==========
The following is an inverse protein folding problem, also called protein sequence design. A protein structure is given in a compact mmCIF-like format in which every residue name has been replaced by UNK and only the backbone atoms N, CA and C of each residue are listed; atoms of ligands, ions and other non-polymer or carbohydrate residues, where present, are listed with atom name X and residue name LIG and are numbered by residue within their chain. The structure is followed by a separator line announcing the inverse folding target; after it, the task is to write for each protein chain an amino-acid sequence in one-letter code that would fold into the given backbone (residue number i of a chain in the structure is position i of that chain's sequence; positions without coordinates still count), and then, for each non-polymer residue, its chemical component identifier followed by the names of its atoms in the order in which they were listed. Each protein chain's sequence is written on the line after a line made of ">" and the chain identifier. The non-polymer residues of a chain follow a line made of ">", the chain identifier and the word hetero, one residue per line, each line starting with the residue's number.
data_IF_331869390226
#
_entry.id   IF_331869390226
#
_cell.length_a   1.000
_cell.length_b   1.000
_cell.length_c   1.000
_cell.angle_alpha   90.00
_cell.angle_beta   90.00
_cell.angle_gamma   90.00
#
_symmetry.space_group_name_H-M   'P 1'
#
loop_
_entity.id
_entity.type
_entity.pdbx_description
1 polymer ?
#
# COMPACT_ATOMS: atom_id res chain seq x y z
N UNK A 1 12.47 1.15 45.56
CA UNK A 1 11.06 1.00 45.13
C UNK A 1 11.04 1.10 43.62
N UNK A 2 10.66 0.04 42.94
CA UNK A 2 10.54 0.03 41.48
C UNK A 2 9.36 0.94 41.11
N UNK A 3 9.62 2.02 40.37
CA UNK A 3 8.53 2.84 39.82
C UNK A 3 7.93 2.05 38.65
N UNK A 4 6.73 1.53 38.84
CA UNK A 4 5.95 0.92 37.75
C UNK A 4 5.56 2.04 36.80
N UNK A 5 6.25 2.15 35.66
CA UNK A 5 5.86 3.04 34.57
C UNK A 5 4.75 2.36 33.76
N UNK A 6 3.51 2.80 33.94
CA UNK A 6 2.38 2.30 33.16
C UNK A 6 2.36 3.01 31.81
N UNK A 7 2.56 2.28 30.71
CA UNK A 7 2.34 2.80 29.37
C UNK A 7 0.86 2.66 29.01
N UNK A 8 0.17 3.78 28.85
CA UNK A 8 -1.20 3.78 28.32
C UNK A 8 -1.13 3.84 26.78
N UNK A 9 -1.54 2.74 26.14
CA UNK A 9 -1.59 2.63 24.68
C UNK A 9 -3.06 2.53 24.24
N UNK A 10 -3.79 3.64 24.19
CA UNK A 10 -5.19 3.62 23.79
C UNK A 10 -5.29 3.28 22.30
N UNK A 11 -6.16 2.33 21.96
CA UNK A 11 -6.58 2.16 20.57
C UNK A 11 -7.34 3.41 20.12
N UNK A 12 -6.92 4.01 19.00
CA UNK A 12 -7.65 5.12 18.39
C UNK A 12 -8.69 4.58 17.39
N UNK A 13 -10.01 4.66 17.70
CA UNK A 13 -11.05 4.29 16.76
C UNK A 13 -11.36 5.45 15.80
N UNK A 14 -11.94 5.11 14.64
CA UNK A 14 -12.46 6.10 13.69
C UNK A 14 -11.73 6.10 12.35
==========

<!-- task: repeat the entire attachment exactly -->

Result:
The following is an inverse protein folding problem, also called protein sequence design. A protein structure is given in a compact mmCIF-like format in which every residue name has been replaced by UNK and only the backbone atoms N, CA and C of each residue are listed; atoms of ligands, ions and other non-polymer or carbohydrate residues, where present, are listed with atom name X and residue name LIG and are numbered by residue within their chain. The structure is followed by a separator line announcing the inverse folding target; after it, the task is to write for each protein chain an amino-acid sequence in one-letter code that would fold into the given backbone (residue number i of a chain in the structure is position i of that chain's sequence; positions without coordinates still count), and then, for each non-polymer residue, its chemical component identifier followed by the names of its atoms in the order in which they were listed. Each protein chain's sequence is written on the line after a line made of ">" and the chain identifier. The non-polymer residues of a chain follow a line made of ">", the chain identifier and the word hetero, one residue per line, each line starting with the residue's number.
data_IF_331869390226
#
_entry.id   IF_331869390226
#
_cell.length_a   1.000
_cell.length_b   1.000
_cell.length_c   1.000
_cell.angle_alpha   90.00
_cell.angle_beta   90.00
_cell.angle_gamma   90.00
#
_symmetry.space_group_name_H-M   'P 1'
#
loop_
_entity.id
_entity.type
_entity.pdbx_description
1 polymer ?
#
# COMPACT_ATOMS: atom_id res chain seq x y z
N UNK A 1 12.47 1.15 45.56
CA UNK A 1 11.06 1.00 45.13
C UNK A 1 11.04 1.10 43.62
N UNK A 2 10.66 0.04 42.94
CA UNK A 2 10.54 0.03 41.48
C UNK A 2 9.36 0.94 41.11
N UNK A 3 9.62 2.02 40.37
CA UNK A 3 8.53 2.84 39.82
C UNK A 3 7.93 2.05 38.65
N UNK A 4 6.73 1.53 38.84
CA UNK A 4 5.95 0.92 37.75
C UNK A 4 5.56 2.04 36.80
N UNK A 5 6.25 2.15 35.66
CA UNK A 5 5.86 3.04 34.57
C UNK A 5 4.75 2.36 33.76
N UNK A 6 3.51 2.80 33.94
CA UNK A 6 2.38 2.30 33.16
C UNK A 6 2.36 3.01 31.81
N UNK A 7 2.56 2.28 30.71
CA UNK A 7 2.34 2.80 29.37
C UNK A 7 0.86 2.66 29.01
N UNK A 8 0.17 3.78 28.85
CA UNK A 8 -1.20 3.78 28.32
C UNK A 8 -1.13 3.84 26.78
N UNK A 9 -1.54 2.74 26.14
CA UNK A 9 -1.59 2.63 24.68
C UNK A 9 -3.06 2.53 24.24
N UNK A 10 -3.79 3.64 24.19
CA UNK A 10 -5.19 3.62 23.79
C UNK A 10 -5.29 3.28 22.30
N UNK A 11 -6.16 2.33 21.96
CA UNK A 11 -6.58 2.16 20.57
C UNK A 11 -7.34 3.41 20.12
N UNK A 12 -6.92 4.01 19.00
CA UNK A 12 -7.65 5.12 18.39
C UNK A 12 -8.69 4.58 17.39
N UNK A 13 -10.01 4.66 17.70
CA UNK A 13 -11.05 4.29 16.76
C UNK A 13 -11.36 5.45 15.80
N UNK A 14 -11.94 5.11 14.64
CA UNK A 14 -12.46 6.10 13.69
C UNK A 14 -11.73 6.10 12.35